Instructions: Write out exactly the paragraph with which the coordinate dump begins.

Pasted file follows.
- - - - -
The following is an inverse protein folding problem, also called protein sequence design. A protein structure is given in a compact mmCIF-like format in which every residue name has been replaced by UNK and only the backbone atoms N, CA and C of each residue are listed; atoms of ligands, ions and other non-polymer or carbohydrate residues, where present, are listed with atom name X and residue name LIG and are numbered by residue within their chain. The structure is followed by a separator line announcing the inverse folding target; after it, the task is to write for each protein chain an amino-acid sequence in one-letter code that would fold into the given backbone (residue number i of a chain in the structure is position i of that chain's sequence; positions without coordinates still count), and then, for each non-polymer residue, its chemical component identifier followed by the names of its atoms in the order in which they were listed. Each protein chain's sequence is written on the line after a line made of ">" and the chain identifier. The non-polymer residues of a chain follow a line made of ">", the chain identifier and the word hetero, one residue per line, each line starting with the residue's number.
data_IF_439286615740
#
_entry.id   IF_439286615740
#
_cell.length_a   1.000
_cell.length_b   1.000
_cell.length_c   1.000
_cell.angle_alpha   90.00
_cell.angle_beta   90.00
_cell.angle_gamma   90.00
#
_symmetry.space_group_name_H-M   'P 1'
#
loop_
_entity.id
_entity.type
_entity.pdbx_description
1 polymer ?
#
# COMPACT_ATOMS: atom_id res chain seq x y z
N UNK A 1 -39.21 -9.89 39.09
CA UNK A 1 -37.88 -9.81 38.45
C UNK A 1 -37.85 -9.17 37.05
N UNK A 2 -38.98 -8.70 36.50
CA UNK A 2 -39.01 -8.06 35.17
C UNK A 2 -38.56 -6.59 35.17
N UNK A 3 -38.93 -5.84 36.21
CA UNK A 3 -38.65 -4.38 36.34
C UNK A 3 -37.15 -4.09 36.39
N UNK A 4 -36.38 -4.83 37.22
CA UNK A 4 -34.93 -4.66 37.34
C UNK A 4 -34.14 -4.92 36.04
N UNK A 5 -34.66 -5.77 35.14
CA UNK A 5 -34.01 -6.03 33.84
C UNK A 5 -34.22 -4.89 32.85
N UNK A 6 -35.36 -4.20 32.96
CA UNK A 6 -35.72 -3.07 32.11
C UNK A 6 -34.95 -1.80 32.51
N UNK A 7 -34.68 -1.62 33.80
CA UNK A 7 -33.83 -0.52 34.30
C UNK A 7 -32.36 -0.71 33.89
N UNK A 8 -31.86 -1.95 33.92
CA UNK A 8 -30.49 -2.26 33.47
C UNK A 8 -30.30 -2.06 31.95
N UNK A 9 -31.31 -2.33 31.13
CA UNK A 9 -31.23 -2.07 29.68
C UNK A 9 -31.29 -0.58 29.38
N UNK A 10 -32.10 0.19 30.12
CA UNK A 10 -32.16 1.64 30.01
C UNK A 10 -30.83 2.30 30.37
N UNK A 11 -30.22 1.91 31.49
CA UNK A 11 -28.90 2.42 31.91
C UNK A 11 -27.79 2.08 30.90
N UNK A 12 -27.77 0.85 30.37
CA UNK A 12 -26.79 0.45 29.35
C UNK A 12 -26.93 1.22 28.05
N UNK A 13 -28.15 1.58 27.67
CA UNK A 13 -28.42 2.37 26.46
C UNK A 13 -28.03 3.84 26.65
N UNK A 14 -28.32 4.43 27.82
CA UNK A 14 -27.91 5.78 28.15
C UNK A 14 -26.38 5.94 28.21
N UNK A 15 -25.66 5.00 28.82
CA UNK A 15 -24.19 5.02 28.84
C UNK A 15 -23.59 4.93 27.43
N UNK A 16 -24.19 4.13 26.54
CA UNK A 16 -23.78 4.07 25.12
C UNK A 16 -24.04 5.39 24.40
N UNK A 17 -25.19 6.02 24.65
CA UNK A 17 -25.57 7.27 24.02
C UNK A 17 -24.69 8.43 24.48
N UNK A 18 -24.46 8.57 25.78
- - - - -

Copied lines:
The following is an inverse protein folding problem, also called protein sequence design. A protein structure is given in a compact mmCIF-like format in which every residue name has been replaced by UNK and only the backbone atoms N, CA and C of each residue are listed; atoms of ligands, ions and other non-polymer or carbohydrate residues, where present, are listed with atom name X and residue name LIG and are numbered by residue within their chain. The structure is followed by a separator line announcing the inverse folding target; after it, the task is to write for each protein chain an amino-acid sequence in one-letter code that would fold into the given backbone (residue number i of a chain in the structure is position i of that chain's sequence; positions without coordinates still count), and then, for each non-polymer residue, its chemical component identifier followed by the names of its atoms in the order in which they were listed. Each protein chain's sequence is written on the line after a line made of ">" and the chain identifier. The non-polymer residues of a chain follow a line made of ">", the chain identifier and the word hetero, one residue per line, each line starting with the residue's number.